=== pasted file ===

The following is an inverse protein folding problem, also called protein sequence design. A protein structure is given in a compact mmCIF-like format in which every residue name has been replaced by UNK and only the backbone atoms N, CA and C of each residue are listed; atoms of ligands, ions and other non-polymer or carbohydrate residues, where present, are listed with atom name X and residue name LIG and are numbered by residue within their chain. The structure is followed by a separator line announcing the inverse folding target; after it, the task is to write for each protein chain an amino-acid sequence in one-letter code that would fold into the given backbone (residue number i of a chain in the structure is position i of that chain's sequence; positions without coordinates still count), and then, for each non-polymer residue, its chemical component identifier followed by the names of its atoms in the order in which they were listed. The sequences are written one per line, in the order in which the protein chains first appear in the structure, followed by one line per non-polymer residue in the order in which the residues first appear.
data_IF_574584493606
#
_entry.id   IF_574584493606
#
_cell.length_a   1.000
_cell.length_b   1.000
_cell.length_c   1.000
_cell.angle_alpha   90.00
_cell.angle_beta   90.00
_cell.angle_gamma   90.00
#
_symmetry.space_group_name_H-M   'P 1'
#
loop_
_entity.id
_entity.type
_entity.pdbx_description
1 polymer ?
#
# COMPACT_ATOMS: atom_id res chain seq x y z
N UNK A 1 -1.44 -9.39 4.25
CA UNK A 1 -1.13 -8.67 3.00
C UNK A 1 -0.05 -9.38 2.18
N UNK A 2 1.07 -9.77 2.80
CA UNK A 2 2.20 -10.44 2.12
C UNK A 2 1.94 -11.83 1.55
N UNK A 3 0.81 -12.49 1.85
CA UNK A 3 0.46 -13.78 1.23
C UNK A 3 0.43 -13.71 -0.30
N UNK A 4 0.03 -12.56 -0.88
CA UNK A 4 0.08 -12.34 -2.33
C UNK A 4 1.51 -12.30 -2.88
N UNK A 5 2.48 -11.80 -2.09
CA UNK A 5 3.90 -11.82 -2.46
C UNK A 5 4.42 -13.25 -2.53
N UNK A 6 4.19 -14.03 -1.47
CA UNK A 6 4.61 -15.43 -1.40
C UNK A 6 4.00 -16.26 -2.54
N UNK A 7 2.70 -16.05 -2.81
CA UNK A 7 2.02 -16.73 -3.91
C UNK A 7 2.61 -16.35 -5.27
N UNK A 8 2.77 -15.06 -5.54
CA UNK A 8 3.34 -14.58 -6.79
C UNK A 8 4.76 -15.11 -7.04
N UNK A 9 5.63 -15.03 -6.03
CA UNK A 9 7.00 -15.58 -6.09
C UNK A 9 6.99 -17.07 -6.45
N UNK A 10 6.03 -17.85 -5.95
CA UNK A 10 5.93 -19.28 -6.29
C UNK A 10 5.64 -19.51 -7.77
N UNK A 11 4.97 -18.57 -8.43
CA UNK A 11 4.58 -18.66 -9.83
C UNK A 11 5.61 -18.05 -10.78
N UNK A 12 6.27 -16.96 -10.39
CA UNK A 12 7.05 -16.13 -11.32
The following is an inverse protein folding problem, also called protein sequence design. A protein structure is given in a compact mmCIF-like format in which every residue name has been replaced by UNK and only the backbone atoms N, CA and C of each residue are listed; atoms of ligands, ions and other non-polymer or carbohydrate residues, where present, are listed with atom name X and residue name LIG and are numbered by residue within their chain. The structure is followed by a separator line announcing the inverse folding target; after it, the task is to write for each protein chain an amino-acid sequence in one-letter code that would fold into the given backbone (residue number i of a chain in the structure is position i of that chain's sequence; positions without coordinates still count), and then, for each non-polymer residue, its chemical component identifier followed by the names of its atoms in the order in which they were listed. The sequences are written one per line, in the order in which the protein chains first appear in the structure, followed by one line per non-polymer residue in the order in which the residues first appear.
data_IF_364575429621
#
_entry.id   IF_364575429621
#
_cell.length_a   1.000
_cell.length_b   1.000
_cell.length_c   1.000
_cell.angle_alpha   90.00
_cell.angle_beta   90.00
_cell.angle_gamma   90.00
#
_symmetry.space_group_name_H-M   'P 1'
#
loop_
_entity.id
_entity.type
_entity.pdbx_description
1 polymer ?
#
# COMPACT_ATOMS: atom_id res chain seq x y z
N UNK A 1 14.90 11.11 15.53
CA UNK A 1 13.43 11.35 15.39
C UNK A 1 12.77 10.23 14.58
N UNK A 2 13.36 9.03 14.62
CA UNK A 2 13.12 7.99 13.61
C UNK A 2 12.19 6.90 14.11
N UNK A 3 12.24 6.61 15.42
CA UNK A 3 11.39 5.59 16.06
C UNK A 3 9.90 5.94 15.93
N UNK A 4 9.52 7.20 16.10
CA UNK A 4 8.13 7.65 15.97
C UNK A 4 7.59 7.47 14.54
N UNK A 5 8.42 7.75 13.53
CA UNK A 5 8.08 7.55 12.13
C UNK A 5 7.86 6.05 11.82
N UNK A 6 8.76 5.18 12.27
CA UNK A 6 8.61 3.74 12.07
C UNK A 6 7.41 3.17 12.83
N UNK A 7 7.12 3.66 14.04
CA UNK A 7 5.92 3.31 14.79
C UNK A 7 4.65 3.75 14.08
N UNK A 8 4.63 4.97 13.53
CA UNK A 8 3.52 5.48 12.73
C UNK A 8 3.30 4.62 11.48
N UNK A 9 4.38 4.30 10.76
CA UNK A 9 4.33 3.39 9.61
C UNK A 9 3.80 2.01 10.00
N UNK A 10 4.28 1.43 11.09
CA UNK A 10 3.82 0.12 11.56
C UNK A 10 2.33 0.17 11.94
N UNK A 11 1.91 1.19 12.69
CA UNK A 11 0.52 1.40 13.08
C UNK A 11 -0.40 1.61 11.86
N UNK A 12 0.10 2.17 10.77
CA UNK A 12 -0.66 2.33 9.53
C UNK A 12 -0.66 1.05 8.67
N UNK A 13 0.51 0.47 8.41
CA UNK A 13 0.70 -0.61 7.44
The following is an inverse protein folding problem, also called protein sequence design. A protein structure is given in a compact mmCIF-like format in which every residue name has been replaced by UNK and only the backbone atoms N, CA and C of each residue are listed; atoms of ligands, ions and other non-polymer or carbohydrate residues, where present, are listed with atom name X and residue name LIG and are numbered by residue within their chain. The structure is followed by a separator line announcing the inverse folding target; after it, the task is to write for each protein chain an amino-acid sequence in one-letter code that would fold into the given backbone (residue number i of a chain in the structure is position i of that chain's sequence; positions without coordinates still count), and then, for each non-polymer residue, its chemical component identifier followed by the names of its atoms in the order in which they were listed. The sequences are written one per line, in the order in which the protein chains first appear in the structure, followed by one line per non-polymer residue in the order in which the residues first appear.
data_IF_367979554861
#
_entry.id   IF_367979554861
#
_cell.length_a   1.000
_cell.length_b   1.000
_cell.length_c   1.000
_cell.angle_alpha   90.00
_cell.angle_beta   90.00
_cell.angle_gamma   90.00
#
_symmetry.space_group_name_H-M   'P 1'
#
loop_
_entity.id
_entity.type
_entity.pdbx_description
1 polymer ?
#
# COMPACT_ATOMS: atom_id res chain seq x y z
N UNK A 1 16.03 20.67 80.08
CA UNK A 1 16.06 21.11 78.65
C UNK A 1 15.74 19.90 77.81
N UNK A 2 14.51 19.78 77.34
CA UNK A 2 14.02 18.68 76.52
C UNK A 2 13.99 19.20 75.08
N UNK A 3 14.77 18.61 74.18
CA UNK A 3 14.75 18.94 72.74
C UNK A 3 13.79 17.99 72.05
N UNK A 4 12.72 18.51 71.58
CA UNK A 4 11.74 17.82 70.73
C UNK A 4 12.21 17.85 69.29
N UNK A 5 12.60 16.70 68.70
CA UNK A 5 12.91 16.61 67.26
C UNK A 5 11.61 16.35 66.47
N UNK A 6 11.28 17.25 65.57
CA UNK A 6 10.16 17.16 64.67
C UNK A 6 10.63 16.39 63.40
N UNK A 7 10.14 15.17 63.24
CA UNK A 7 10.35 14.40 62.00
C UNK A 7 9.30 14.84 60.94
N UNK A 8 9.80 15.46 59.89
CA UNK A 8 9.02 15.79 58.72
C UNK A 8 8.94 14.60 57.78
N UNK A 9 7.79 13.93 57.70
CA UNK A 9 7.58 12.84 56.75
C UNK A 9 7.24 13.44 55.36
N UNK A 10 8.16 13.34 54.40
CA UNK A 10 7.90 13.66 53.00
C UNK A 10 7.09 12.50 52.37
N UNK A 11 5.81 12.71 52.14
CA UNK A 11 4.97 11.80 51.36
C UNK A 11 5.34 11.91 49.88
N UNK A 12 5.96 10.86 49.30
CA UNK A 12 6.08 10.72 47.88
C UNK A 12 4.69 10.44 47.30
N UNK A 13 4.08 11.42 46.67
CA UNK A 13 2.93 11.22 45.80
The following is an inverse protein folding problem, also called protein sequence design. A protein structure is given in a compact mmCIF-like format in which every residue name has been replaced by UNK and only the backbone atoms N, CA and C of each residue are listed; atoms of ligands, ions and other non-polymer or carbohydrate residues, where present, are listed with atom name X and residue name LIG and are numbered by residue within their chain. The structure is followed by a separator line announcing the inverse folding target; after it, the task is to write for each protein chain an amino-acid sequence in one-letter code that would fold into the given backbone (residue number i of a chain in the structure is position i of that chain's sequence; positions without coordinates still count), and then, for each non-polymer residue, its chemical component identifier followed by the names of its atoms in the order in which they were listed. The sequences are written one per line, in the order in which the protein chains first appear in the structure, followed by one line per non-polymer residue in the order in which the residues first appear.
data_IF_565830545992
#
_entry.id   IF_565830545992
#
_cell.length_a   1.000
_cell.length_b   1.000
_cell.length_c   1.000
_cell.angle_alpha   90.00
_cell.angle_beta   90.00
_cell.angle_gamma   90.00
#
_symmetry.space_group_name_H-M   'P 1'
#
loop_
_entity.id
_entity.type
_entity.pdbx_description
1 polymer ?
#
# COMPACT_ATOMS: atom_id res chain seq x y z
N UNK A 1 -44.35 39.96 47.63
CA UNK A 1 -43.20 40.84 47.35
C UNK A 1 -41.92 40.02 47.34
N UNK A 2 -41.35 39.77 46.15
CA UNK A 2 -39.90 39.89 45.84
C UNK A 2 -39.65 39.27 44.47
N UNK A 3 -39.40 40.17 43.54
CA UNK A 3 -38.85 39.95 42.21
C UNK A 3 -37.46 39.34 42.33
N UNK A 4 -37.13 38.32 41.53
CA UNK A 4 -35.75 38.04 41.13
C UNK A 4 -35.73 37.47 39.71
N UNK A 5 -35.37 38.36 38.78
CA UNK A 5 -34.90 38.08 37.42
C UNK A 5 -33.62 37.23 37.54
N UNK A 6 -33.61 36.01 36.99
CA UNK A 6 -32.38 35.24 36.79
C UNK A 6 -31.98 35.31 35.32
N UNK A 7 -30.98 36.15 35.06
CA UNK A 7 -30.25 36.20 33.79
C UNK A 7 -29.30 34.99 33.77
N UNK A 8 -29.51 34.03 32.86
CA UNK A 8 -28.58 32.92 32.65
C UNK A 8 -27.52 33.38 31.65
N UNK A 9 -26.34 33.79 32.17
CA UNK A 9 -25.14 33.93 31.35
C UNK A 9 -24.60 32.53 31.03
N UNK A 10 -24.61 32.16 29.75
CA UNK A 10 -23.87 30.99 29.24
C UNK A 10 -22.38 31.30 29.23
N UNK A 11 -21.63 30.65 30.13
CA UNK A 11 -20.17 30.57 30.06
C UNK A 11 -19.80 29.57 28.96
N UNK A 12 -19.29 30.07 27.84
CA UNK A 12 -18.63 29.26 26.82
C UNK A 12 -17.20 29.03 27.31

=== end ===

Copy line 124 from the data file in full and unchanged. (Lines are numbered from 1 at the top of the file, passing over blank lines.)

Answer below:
_cell.angle_alpha   90.00